Cate grew up on a farm in Crossley (near Warrnambool) and has always loved growing plants so this ‘seed’ of an idea was perhaps planted years before, but their curiosity about microgreens was also sparked to some extent by having heard well-known Canadian academic, Dr David Suzuki, speaking on the importance of innovative sustainable farming to produce healthy food sources. Their interest was further encouraged by learning about the high nutritional value of very young vegetables and how they have been used successfully in the invalid convalescence and the treatment of patients suffering from emotional disorders and autism.

So what are microgreens?

In Cate and Graeme’s words: “Microgreens are young vegetable greens that are only a few centimetres tall, with an aromatic flavour, coming in a variety of colours and textures. They contain concentrated nutrient content. Despite their small size, microgreens pack a nutritional punch (up to 40 times more nutritional value than mature vegetables). Microgreens are considered to be baby plants, falling somewhere between a sprout and baby green, but they shouldn’t be confused with sprouts (which do not have leaves). Microgreens are usually harvested 7–21 days after germination, once the plant’s first true leaves have emerged. They’re more than a garnish.

You can read more on the Microtown website.

Are there many microgreen producers?

Yes, there is a small group of microgreen producers, but it is a growing industry and Microtown is a local provider with a home delivery service.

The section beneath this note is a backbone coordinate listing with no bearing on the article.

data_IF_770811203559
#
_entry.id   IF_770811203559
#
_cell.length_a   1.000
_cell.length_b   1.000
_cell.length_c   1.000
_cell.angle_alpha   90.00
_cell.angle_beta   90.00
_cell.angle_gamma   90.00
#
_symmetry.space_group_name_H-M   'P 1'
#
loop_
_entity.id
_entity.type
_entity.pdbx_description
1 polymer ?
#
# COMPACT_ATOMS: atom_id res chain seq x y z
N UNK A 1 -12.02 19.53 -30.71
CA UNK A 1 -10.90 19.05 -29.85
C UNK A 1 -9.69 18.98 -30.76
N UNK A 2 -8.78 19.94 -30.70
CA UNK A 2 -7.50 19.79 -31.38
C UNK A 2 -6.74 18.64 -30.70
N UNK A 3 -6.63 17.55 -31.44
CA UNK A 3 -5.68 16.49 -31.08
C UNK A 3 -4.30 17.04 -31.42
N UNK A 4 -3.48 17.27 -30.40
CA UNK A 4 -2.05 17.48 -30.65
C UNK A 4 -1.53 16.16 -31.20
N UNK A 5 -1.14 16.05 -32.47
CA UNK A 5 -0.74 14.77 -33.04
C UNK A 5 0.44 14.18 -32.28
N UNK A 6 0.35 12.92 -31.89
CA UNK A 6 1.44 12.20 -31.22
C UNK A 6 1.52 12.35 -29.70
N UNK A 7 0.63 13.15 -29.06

Cate and Graeme started growing microgreens in 2019, soon they were sharing them with friends and quickly found that there was so much demand that they needed to make decisions about ‘growing’ the business to a commercial level. By the beginning of 2020 they were able to do just that (Graeme dedicated himself wholly to the business in January whilst Cate gave up her Melbourne job early March).

Where do they sell their greens?

Their client base has increased along with their input. They now offer online ordering. They also deliver to Mercers Restaurant and some local cafes, who recycle their pots and trays by returning them when they receive their follow-on orders. They are also a stallholder at Eltham Farmers’ Market, where you can find them on the 2nd and 4th Sundays of each month.

A popular sideline product is a window-sill boxes which houses five pots of microgreens. This is a hands-on business – Graeme manufactures them and they are attractive and functional adornments to any kitchen window-sill. The plants happily live in their pots in the window box for up to a fortnight when it is placed in a light and airy place.

How do you use microgreens?

Just like any other vegetable, microgreens can be incorporated into a range of light and nutritious meals or eaten raw in salads. Check out their website for some interesting recipes – how does blackberry and corn microgreen salad sound, or red lentil dahl? They have lots of innovative suggestions which are suitable for vegans, vegetarians and healthy eaters and they are forever sourcing and publishing more recipes.


I leave Cate and Graeme, enthused by their enthusiasm and looking forward to more microgreens.

So I’ve now sampled microgreens at home, loved the peas and enjoyed the beetroot and greens. There’s a pot of purple amaranth sitting on my window-sill ready to be incorporated into tonight’s meal and I’ve been inspired to sow some amaranth seeds in the spring. This visit has been a learning journey and an inspiration for my future gardening projects.